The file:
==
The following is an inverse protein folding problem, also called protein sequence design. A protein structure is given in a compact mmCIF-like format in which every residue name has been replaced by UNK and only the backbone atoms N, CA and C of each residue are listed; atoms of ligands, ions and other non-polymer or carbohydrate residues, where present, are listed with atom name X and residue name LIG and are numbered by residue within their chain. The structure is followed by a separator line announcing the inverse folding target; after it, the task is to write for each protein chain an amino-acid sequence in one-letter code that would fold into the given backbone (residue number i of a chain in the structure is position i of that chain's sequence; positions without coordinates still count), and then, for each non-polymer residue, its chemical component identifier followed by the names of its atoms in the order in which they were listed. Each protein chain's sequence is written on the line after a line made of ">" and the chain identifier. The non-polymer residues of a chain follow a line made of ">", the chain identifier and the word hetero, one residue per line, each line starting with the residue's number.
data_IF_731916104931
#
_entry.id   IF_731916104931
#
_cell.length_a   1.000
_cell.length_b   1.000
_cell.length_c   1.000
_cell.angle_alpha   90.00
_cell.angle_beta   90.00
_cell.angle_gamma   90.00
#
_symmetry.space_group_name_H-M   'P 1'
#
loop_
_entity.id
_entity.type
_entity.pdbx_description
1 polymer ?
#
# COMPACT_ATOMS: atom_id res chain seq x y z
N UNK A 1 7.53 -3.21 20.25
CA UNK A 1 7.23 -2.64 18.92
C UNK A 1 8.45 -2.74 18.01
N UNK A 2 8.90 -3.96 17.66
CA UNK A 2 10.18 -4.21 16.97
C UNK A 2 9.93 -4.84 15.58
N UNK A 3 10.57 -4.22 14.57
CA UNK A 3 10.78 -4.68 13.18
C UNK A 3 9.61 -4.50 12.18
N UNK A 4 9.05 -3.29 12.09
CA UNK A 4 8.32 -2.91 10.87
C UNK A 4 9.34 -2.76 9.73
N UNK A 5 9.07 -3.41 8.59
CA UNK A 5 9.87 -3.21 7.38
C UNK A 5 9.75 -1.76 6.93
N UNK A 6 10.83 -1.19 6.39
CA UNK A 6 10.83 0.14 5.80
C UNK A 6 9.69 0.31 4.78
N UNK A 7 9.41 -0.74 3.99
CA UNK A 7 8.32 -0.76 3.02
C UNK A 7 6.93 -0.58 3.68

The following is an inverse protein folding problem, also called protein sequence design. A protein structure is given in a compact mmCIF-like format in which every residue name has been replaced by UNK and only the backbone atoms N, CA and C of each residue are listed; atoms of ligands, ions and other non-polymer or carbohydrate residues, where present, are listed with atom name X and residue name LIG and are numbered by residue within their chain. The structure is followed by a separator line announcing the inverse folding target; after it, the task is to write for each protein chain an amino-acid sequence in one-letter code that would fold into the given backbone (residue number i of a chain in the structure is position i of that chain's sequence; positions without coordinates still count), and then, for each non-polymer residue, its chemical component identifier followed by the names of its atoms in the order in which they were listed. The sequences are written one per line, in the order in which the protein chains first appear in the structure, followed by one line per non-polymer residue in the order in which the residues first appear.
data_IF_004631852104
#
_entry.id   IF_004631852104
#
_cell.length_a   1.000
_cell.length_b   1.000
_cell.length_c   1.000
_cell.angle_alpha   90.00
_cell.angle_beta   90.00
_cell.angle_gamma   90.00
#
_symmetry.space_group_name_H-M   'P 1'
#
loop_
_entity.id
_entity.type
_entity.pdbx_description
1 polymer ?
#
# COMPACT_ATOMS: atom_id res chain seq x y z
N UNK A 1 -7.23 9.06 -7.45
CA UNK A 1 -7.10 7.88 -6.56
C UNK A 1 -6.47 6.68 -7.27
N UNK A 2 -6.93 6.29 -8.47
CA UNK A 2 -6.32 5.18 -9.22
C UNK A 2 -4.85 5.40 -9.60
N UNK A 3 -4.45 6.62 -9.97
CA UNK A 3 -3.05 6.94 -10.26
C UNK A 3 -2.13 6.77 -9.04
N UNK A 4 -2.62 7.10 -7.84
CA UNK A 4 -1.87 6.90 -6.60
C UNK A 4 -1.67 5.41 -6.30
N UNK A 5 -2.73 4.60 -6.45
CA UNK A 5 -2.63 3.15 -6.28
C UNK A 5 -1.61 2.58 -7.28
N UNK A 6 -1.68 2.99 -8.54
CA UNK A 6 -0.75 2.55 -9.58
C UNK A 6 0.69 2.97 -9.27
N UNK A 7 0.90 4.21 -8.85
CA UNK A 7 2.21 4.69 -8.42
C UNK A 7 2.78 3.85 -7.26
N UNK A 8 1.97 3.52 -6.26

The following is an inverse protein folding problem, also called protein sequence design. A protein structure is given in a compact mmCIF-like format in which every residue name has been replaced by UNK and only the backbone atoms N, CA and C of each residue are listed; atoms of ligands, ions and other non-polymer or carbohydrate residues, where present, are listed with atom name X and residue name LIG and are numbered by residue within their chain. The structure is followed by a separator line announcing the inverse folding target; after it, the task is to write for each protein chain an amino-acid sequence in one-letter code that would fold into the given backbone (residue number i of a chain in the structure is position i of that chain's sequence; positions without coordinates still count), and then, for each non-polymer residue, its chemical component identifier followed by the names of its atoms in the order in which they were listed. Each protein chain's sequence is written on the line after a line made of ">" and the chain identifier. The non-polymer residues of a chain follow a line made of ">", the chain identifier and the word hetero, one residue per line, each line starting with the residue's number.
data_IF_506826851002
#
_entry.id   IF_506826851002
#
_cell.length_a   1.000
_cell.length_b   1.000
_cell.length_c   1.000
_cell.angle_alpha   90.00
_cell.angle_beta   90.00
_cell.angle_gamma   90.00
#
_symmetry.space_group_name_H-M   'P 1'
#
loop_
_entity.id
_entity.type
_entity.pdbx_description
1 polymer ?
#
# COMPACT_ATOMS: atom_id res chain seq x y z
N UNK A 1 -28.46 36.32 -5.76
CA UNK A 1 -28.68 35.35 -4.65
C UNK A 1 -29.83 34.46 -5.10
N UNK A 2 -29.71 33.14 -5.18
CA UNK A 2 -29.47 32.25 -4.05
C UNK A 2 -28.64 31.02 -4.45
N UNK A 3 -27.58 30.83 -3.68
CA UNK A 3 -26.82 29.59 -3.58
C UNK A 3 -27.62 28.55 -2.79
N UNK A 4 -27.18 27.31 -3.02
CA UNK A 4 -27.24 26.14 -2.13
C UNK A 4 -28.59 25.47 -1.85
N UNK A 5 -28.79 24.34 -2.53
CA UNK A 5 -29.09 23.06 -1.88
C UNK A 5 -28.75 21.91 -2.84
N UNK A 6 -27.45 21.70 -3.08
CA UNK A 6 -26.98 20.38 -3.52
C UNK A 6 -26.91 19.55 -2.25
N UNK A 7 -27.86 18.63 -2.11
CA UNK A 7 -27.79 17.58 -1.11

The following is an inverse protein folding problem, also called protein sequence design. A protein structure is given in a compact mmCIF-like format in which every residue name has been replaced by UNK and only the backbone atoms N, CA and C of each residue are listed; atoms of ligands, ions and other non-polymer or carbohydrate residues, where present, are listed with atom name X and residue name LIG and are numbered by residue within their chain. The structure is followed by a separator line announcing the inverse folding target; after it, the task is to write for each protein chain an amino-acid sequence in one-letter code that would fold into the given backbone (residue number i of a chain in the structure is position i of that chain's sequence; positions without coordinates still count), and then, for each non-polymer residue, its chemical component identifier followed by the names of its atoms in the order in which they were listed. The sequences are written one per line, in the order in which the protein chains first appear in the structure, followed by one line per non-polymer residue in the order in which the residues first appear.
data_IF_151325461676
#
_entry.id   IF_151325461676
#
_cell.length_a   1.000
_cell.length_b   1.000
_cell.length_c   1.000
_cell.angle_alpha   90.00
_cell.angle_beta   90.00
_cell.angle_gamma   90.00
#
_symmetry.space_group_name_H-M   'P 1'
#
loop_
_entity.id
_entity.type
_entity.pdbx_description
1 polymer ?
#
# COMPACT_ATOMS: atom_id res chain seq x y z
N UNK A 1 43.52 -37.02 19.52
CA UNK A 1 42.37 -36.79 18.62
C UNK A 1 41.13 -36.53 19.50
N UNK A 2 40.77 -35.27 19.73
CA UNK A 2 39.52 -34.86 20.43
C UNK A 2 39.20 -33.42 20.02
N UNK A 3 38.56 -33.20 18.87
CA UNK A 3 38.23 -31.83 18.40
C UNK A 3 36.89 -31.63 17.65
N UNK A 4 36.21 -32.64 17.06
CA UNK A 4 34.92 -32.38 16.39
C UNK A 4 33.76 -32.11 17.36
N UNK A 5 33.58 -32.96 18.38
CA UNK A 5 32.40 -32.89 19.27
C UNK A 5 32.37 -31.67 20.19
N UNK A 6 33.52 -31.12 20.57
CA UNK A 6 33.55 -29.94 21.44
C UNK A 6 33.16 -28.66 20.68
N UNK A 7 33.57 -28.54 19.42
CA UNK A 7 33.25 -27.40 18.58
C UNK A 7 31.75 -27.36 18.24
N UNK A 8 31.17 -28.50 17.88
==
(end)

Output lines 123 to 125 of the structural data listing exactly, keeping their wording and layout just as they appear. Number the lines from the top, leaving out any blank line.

CA UNK A 6 -26.98 20.38 -3.52
C UNK A 6 -26.91 19.55 -2.25
N UNK A 7 -27.86 18.63 -2.11